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Bug 814 - Round Trip Timeout does not prevent synchronous calls from blocking
Summary: Round Trip Timeout does not prevent synchronous calls from blocking
Alias: None
Product: JacORB
Classification: Unclassified
Component: ORB (show other bugs)
Version: 2.3.0
Hardware: All All
: P2 major
Assignee: Gerald Brose
Depends on:
Reported: 2007-11-21 15:51 CET by Martin Cornelius
Modified: 2011-11-10 15:49 CET (History)
1 user (show)

See Also:


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Description Martin Cornelius 2007-11-21 15:51:31 CET
This bug is a related to bug 787, but actually describes a problem that is a 
little different:

If a round trip timeout policy has been added to a remote object reference, 
and the network connection to the remote is interrupted while data are beeing 
sent within a synchronous method invocation, the thread that issued the call 
blocks for a duration that is not related to the timeout. The thread will not 
return until the underlying TCP implementation gives up resending the data, 
what depends on the TCP stack and may takes hours.

Another face of this bug: If the sending of data is possible, but takes longer 
than the timeout (because network throuhgput is degraded), the calling thread 
will be blocked until the complete data has been sent (regardless of the 
timeout), and will finally receive a TIMEOUT exception, albeit the complete 
data has actually been transmitted.

The reason for this behaviour: Deep inside JACORB the call that actually puts 
the data to the socket blocks in method 
The timeout is implemented a little 'naive' by class 
org.jacorb.orb.ReplyReceiver.Timer, which starts a new thread that just waits 
until the timeout elapsed (or the remote call is finished), and justs sets a 
flag if the timeout expired. Thus, the timeout expires as designed, but as 
long as the calling thread is blocked in SocketOutputStream.write() this has 
no effect.

AFAIKS, the actual problem here is: is 
always a blocking operation, and it is also not by the java socket API to 
specify a timeout for write operations. Thus, it is simply not possible to 
return from SocketOutputStream.write() until all data are transferred or the 
TCP Stack gives up.

BTW, with asynchronous calls the problem is not as visible, but as well 
present: The sending thread will linger in background until returns.

To fix this, i see several Options:

1) If detects a timeout, call close() 
on the socket that is used. According to the documentation of Socket.close() 
this will raise an exception in all threads blocked in I/O through this 

2) If a timeout applies in an synchronous call, perform the call in a separate 
thread (as always done in asynchronous calls). Let the calling thread wait 
until either sending is done or the timeout expires. This option was already 
realized in the fix for Bug 787 submitted by my colleague Peter Nikol. I could 
verify that the fix also avoids the problem described here. However, the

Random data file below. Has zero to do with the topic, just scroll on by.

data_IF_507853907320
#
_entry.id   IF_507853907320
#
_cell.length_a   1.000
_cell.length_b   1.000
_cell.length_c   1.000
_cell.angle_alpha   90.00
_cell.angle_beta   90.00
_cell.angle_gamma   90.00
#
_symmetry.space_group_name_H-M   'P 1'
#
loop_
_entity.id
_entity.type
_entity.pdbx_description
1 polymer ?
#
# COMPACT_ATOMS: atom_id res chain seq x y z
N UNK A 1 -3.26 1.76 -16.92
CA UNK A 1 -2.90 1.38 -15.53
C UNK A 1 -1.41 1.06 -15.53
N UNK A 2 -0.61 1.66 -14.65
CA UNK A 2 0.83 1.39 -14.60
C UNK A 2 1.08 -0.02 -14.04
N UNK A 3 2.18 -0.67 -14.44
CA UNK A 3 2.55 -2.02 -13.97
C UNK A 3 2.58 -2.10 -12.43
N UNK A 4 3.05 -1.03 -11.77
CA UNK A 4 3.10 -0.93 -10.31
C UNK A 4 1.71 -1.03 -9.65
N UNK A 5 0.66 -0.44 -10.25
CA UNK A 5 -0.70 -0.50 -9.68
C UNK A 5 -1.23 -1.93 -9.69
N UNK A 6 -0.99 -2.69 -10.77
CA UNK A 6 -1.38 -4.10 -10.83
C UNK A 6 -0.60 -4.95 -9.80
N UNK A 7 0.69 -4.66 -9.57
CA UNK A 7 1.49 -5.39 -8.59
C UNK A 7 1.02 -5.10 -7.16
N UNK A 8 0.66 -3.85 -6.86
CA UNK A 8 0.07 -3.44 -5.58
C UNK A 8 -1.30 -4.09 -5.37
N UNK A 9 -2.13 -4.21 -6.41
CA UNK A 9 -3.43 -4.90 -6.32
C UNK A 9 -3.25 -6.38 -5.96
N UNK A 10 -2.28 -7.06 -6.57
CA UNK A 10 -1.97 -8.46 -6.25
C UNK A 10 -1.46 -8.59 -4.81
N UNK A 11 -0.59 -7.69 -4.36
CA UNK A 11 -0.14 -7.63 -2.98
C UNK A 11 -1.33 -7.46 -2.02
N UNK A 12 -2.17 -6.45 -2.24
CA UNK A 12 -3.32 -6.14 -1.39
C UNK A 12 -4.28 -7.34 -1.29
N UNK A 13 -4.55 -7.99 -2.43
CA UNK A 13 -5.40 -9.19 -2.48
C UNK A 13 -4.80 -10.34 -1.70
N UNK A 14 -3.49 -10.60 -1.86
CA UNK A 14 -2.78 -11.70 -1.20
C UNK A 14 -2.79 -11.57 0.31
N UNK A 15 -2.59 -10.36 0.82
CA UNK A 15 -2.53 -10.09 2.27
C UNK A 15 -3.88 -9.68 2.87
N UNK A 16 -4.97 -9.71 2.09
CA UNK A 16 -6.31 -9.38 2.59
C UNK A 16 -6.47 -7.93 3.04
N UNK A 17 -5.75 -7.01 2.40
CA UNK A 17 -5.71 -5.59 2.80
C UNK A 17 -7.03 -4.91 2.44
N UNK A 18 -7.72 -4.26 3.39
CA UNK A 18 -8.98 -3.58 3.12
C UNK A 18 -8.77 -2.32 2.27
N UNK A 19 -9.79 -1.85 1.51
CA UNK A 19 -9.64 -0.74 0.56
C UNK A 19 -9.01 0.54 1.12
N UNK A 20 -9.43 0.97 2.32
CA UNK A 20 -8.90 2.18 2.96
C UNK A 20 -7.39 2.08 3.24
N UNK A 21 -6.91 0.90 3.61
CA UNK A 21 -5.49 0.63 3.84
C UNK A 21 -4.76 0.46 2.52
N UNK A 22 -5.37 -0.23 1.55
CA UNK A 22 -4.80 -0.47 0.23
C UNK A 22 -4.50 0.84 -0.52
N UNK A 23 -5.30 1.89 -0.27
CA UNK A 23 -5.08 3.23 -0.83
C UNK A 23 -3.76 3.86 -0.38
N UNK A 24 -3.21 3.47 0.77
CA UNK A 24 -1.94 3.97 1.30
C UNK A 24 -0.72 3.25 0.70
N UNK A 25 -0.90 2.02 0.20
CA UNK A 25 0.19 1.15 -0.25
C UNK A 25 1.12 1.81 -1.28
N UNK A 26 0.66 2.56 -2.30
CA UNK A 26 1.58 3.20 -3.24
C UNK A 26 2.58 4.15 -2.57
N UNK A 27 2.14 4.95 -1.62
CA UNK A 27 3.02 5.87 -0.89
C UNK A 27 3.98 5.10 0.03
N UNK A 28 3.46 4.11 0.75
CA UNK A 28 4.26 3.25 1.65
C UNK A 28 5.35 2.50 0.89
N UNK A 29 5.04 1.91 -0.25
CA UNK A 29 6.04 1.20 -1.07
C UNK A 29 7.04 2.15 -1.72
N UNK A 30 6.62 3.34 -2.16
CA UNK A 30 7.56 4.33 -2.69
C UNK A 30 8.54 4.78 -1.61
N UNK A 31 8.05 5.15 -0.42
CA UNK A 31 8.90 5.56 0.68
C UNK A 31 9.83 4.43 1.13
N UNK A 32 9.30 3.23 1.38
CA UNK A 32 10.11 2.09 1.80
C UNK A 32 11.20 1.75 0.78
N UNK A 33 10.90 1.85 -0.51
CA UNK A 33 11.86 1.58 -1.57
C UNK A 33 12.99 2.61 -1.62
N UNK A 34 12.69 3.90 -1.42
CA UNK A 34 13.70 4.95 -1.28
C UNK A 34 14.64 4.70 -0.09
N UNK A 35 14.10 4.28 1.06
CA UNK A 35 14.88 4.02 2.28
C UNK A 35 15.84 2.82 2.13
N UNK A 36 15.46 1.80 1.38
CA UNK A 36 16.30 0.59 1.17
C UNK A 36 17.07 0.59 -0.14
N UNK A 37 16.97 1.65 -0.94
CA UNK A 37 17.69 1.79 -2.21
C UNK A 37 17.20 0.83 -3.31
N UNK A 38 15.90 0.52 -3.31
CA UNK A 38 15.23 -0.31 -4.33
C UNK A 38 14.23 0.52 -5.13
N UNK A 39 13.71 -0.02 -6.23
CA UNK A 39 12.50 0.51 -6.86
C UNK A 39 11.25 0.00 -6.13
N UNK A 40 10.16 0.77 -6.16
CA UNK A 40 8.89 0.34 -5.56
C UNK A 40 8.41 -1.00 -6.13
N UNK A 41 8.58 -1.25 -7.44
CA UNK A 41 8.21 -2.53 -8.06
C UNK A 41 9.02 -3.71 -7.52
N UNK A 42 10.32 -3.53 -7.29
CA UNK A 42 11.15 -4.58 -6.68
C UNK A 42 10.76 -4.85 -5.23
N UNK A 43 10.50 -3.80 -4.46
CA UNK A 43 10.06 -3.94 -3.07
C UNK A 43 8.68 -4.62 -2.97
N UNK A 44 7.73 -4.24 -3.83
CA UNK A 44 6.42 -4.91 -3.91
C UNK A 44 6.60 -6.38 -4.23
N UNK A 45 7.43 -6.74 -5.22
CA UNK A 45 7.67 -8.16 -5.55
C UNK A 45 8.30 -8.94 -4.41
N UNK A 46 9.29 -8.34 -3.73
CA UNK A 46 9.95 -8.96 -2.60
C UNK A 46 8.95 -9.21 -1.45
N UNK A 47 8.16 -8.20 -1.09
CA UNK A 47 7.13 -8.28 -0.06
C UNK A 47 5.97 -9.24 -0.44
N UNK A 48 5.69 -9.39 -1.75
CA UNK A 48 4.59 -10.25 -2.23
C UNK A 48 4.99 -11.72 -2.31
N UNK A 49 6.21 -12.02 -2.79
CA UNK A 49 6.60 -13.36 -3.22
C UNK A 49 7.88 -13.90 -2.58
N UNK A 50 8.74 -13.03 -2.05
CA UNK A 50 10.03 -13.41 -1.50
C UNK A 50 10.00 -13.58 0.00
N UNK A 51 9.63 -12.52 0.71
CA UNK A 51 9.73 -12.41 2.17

thread blocked in SocketOutputStream.write() will not die until the call 
returns, what may take hours. As in 1), it might be a good idea to 
additionally call close() on the socket to prevent this.

for both 1 and 2: IMHO it is generally questionable to start a separate thread 
for every outgoing call, if this can be avoided. This applies to the current 
implementation as well.

3) Use java.nio.channels.SocketChannel instead of the 'traditional' java 
Sockets at least for socket writing. With SocketChannels, we can use 
nonblocking mode and select() to implement write timeouts without having to 
create other threads. For reading from the socket with timeout we could either 
use the same means, or use the read timeout facility of 'traditional' java 
sockets. Thus, for synchronous calls we could implement timeouts completely 
without using other threads. Of course, this option bears a lot of work to do, 
but i feel it is best w.r.t. efficient ressource utilization.
Comment 1 Phil Mesnier 2011-10-07 15:21:59 CEST
New write-timeout options are part of the CVS trunk. There is one for timeout sending requests and a separate value for timing out writing replies. These properties take a number of milliseconds to wait for a write.


The actual timeout enforces a deadline on the act of performing a blocking write. The implementation makes use of a single thread which makes use of a timer queue to wait a certain amount of time before signaling callback handlers. When using RTT, or either of the above timeout options, a callback is registered with the timer queue. This enables a single thread to handle all waiting functions. 

In the case of the write_timeouts when using traditional blocking IO, the callback handler will close the connection, which triggers the existing error handling code.

Note that if the new NIO feature is used, the write_timeouts will never fire because the writer will never block. In that case, the RTT will perform as expected.
Comment 2 Nick Cross 2011-11-10 15:49:52 CET
We hope this is fixed now.